June 16, 2014

Supreme Court Decides Susan B. Anthony List v. Driehaus

On June 16, 2014, the United States Supreme Court decided Susan B. Anthony List v. Driehaus, No. 13-193, holding that a credible threat of enforcement of a law is sufficient to establish an Article III injury in fact.

During the 2010 elections, Susan B. Anthony List (SBA) criticized members of Congress who voted for the Affordable Care Act, including Steve Driehaus of Ohio. SBA issued a press release stating that Driehaus had "voted FOR taxpayer-funded abortion." Driehaus complained to the Ohio Election Commission on the basis of Ohio Revised Code § 3517.21(B)(9) and (10), which bar knowingly making a false statement about a candidate's voting record and knowingly or recklessly disseminating a false statement about a candidate, if designed to affect the election. The Commission instituted administrative proceedings. Another group, Coalition Opposed to Additional Spending and Taxes (COAST), intended to disseminate similar statements but refrained after the administrative proceedings against SBA began.

SBA and COAST each sued alleging that §§ 3517.21(B)(9) and (10) are unconstitutional. The district court consolidated the suits and dismissed both, concluding that neither SBA nor COAST had a sufficiently concrete injury to establish standing. The Sixth Circuit affirmed, holding that the case was not ripe for review.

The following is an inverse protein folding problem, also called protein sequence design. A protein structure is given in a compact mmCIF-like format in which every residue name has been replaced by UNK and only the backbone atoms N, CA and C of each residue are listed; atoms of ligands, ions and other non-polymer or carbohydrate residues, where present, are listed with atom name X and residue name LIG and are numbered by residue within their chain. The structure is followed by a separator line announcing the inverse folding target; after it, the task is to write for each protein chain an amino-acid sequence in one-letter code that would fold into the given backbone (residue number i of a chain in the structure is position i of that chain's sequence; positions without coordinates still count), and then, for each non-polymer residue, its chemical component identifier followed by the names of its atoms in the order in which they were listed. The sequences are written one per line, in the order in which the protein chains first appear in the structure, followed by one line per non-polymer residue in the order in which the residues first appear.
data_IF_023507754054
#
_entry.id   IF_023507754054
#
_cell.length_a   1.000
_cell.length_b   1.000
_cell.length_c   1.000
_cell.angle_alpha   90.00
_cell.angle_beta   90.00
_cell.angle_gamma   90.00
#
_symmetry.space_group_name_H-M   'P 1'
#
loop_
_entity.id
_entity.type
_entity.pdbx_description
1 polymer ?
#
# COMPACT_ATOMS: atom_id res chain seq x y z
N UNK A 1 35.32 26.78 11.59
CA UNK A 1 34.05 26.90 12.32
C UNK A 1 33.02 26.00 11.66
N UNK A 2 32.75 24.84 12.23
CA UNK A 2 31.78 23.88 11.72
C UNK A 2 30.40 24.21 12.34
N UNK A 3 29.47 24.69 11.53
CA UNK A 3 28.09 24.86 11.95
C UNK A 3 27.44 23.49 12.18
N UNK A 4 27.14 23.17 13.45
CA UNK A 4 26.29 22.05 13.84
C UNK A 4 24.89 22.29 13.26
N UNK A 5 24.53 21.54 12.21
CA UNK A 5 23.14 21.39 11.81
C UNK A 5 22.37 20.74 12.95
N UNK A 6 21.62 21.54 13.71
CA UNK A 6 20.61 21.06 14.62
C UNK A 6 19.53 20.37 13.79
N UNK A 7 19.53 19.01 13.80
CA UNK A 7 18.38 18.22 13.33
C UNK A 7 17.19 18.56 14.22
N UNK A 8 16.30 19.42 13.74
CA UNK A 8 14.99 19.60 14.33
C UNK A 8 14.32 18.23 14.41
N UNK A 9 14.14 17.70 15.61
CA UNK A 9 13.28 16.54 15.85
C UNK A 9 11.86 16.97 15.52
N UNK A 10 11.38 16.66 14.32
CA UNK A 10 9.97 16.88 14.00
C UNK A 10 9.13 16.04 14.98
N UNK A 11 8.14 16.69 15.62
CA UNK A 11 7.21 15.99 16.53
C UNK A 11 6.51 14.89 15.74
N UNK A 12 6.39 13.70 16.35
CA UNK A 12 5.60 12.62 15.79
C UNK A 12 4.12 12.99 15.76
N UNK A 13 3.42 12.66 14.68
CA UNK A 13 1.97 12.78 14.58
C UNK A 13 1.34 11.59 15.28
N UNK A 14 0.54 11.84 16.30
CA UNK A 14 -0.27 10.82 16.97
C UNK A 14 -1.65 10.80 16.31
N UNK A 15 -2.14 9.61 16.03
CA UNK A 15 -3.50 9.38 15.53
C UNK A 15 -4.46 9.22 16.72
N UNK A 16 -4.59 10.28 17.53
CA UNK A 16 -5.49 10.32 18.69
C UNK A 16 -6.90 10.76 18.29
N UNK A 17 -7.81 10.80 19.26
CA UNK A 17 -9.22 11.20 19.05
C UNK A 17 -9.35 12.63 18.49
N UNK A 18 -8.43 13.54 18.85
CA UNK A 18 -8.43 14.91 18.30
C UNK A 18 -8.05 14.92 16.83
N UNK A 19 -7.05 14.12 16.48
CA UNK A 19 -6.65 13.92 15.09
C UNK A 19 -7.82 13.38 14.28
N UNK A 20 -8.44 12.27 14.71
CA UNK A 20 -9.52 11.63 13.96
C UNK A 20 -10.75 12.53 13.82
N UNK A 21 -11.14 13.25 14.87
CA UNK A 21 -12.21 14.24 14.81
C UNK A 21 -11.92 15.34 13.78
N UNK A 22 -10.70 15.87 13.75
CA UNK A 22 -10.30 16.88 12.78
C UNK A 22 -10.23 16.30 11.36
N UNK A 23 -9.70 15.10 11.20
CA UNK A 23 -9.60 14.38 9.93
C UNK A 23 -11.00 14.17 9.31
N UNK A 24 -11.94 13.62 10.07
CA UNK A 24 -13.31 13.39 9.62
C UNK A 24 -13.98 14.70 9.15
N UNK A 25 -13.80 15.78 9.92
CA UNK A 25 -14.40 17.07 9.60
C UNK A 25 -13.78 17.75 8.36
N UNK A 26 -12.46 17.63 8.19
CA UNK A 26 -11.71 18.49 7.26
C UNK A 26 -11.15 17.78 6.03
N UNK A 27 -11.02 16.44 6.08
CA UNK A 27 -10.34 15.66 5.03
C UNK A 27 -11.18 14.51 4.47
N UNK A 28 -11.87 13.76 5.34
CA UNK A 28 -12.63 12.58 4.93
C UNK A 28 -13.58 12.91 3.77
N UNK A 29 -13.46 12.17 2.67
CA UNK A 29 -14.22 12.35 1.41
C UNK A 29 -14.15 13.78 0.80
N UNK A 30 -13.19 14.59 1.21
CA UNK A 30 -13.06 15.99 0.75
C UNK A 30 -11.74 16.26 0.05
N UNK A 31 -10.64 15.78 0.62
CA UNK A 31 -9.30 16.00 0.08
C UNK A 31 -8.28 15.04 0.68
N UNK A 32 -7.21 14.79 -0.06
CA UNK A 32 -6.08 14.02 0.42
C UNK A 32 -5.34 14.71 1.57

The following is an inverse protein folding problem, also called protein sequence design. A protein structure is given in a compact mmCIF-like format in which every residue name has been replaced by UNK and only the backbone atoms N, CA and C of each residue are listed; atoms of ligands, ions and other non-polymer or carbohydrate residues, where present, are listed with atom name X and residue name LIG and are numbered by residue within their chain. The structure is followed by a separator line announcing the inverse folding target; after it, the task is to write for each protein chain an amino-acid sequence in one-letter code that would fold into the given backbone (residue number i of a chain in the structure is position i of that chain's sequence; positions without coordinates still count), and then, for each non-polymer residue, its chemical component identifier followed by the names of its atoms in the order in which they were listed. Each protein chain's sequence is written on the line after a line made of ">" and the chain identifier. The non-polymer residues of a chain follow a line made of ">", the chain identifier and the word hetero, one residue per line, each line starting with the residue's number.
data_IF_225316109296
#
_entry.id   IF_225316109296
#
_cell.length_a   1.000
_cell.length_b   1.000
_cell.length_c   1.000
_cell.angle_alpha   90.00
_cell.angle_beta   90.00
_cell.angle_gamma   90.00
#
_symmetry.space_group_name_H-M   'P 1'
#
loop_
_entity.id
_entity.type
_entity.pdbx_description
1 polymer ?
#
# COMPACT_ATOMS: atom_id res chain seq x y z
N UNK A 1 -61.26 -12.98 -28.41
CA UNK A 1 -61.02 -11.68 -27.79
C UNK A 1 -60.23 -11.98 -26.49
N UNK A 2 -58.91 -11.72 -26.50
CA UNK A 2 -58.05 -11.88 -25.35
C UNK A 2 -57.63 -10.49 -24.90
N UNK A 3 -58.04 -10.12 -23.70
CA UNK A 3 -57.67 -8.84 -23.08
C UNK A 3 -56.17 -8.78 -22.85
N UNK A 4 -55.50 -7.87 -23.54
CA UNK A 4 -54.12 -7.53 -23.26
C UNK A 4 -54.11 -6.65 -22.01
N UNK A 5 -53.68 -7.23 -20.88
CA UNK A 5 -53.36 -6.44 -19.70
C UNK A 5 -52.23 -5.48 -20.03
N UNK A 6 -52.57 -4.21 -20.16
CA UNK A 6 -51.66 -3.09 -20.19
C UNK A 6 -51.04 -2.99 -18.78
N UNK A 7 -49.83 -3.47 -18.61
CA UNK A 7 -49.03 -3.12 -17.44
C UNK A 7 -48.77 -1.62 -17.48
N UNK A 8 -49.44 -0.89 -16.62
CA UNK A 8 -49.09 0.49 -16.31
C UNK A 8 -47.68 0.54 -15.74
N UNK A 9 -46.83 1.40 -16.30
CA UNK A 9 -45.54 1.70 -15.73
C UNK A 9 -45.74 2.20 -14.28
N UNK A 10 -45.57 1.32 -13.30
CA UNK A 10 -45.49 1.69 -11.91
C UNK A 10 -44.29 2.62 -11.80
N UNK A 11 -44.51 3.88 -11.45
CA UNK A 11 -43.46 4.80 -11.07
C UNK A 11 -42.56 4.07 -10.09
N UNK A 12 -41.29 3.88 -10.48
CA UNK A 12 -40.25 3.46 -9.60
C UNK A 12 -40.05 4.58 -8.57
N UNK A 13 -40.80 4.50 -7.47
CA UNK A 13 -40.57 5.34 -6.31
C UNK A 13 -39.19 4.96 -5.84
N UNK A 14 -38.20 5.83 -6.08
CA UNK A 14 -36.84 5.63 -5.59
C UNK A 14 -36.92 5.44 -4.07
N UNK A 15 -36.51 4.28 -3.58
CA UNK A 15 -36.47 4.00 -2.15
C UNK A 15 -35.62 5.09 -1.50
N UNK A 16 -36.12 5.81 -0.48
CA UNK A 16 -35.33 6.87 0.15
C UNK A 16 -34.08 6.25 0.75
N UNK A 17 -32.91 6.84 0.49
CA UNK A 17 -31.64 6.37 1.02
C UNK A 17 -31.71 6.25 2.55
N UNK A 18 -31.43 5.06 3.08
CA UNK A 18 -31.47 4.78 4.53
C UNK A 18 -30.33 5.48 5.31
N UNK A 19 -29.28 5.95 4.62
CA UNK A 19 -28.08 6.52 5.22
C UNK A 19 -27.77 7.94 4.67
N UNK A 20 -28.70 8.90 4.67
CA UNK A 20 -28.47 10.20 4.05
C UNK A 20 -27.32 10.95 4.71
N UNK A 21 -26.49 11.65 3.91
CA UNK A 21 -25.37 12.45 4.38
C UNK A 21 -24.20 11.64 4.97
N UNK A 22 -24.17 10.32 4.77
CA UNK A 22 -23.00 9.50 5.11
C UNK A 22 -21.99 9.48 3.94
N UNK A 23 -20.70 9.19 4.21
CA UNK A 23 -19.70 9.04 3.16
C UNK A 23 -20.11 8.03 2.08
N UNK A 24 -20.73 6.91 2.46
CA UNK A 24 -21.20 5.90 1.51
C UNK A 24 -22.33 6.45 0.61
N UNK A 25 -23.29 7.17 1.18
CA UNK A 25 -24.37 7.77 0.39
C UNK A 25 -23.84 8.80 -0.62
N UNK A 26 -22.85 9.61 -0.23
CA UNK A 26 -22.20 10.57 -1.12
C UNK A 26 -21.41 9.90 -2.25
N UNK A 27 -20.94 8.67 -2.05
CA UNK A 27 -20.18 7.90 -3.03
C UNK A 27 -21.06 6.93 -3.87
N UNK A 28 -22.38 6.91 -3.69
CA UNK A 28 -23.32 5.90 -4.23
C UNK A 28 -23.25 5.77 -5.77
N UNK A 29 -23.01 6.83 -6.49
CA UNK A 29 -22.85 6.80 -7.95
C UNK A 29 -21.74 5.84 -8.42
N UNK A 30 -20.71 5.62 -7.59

The Supreme Court reversed, holding that SBA and COAST established a threat of enforcement of §§ 3517.21(B)(9) and (10) that is sufficient to establish an injury in fact for Article III standing purposes. The Court first reasoned that SBA and COAST alleged an intention to engage in conduct that is arguably affected with a constitutional interest because their future conduct concerns political speech. Second, SBAs and COASTs future conduct is "arguably proscribed" by the law, in particular because the Commission already found probable cause to believe SBA violated the statute in 2010 with similar statements. Finally, the threat of future enforcement of the statute is substantial because (1) there is a history of past enforcement; (2) the Commission found probable cause that SBA violated the statute; (3) anyone may file a complaint with the Commission; and (4) the Commission regularly hears false-statement complaints.

Justice Thomas delivered the opinion of the unanimous Court.

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